Slim False Solomon’s Seal

Slim False Solomon’s Seal © DSchiel

Starry False Lily of the Valley
Maianthemum stellatum

Description (Jepson,

  • Monocotyledon
    • Monocots are a major lineage of flowering plants; see family for general characteristics
  • Butcher’s Broom Family (Ruscaceae)
  • Perennial herb
    • Grows from rhizomes (underground, horizontal stems); often forms colonies
  • Stems unbranched, erect or arching, zig-zagging near the tip
  • Leaves
    • Alternate (1 leaf at each junction with stem)
    • Lance-shaped to elliptic, with smooth edges (entire)
    • Prominent parallel veins
    • Clasping the stem (sessile)
  • Flowers
    • Inflorescence (flower arrangement) is a raceme (unbranched stem with stalked flowers opening from the bottom up), growing from the plant’s tip, of 5-15 white, widely-spaced, star-shaped flowers
    • Each radially-symmetrical flower has 3 petals and 3 sepals (outer flower parts), in 2 separate whorls, similar in appearance and collectively called tepals
      • 6 stamens (male flower parts) are slightly shorter than the tepals
      • Ovary superior (attached above other flower parts)
  • Fruit is a berry (a usually multi-seeded fruit with a fleshy ovary wall), red-striped while maturing, red-purple to black at maturity
  • Height to 28 in.


  • Native to California
    • Grows in moist woodlands and along stream banks
    • See Calflora for statewide observations of this plant
  • Outside California, grows across much of North America, from Alaska to California in the west and from Newfoundland to the central Appalachian Mountains in the east
  • Grows at elevations to 7,800 ft.

Uses (San Mateo County Parks prohibits removal of any natural material)

  • Wildlife
    • Flowers pollinated by bees, flies, and beetles
    • Fruit eaten by numerous bird species, as well as small rodents
  • Native people
    • Fruit eaten
  • CAUTION – berries are edible, but large quantities have a laxative effect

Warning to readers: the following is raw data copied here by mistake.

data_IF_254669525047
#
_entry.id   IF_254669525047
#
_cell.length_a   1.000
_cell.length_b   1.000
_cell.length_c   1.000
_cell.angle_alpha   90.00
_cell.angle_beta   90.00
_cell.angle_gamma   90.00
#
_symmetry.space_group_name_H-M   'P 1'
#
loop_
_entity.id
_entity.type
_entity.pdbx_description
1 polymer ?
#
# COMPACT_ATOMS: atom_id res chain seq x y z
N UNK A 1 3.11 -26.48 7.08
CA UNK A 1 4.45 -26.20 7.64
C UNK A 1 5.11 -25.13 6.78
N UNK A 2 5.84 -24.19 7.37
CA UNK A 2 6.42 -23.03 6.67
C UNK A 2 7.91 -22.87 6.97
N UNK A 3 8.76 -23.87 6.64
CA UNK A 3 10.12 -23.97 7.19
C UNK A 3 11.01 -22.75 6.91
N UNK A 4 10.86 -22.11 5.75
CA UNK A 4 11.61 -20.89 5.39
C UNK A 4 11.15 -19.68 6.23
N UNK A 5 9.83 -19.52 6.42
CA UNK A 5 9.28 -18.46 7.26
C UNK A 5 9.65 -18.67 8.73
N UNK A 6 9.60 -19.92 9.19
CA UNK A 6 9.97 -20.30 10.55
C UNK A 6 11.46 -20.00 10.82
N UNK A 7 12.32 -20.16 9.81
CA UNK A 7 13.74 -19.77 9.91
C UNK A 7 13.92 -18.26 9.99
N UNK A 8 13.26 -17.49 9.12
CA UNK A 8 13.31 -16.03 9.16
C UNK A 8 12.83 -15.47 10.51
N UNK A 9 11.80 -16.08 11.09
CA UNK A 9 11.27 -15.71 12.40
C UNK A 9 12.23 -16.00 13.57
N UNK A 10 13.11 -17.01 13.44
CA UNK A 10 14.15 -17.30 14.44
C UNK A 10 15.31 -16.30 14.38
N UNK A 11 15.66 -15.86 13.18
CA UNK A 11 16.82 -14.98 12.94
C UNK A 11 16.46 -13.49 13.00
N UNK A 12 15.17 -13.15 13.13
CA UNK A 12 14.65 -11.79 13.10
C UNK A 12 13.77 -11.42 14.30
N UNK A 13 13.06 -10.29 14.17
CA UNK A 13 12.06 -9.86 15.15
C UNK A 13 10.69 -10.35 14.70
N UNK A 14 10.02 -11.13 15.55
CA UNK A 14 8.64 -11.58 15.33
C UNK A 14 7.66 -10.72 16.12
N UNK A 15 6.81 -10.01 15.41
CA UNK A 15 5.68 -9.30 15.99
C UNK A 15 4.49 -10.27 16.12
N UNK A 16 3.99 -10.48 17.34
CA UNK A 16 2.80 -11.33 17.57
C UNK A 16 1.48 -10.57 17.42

Name Derivation

  • Maianthemum (my-AN-the-mum) – from the Greek for “May flower,” referring to its blooming season
  • stellatum (stel-LAY-tum) – from the Latin stella, “star,” referring to the flower shape
  • Slim false Solomon’s seal
    • False Solomon’s seal – derives from the similarity of the leaves to the “true” Solomon’s seal (Polygonatum species; see below)
    • Slim – due to the simplicity of the flowers in the inflorescence and/or to the leaves, which are narrower than those of fat false Solomon’s seal (M. racemosum)
Flower of Slim False Solomon’s Seal © DSchiel
Flower of Fat False Solomon’s Seal © DSchiel


  • Geophytes (e.g. plants growing from bulbs, corms, rhizomes, or enlarged taproots) are well adapted to survive fire, our Mediterranean climate’s long, dry summers, and extended droughts
    • Above-ground growth dies back after flowering, while underground the plant survives with stored water and nutrients
  • Slim false Solomon’s seal has seen several changes in taxonomy
    • Previously listed in Lily family
    • Genus name changed from Smilacina to Maianthemum
  • “True” Solomon’s seal (Polygonatum species) does not grow natively in the Western states
    • Bell-like flowers hang in clusters from the leaf stalk
    • Berries are poisonous
    • Common name usually explained as referring to the large, circular seals (leaf stalk scars) on the rhizomes (Missouri)

ID Tips

Slim False Solomon’s SealFat False Solomon’s Seal
Leavesnarrow (slim)wide (fat)

5-15 flowers, widely spaced

 > 20 flowers, densely packed
Individual Flowers
       Stamensshorter than tepals

less stout
longer than tepals

more stout
Fruitred-striped to redred-speckled to red
¹ Raceme – unbranched stem with stalked flowers opening from the bottom up
² Panicle – branching stem with flowers opening from the bottom up

At Edgewood

  • Found in woodlands
    • Found on the Sylvan trail, often side by side with fat false Solomon’s seal, in an area known as “Rose Alley” just beyond the waterfall
    • See iNaturalist for observations of this plant
  • Flowers February – March

See General References

Specific References

Habeck, R.J. 2020. Maianthemum stellatum. Fire Effects Information System. United States Department of Agriculture, Forest Service, Rocky Mountain Research Station, Fire Sciences Laboratory.

Laws, J.M. 2019. Sierra Wildflowers: A Hiker’s Guide. Heyday Press, Berkeley, California.

Missouri Botanical Garden. Polygonatum odoratum var. pluriflorum ‘Variegatum’. Plant Finder.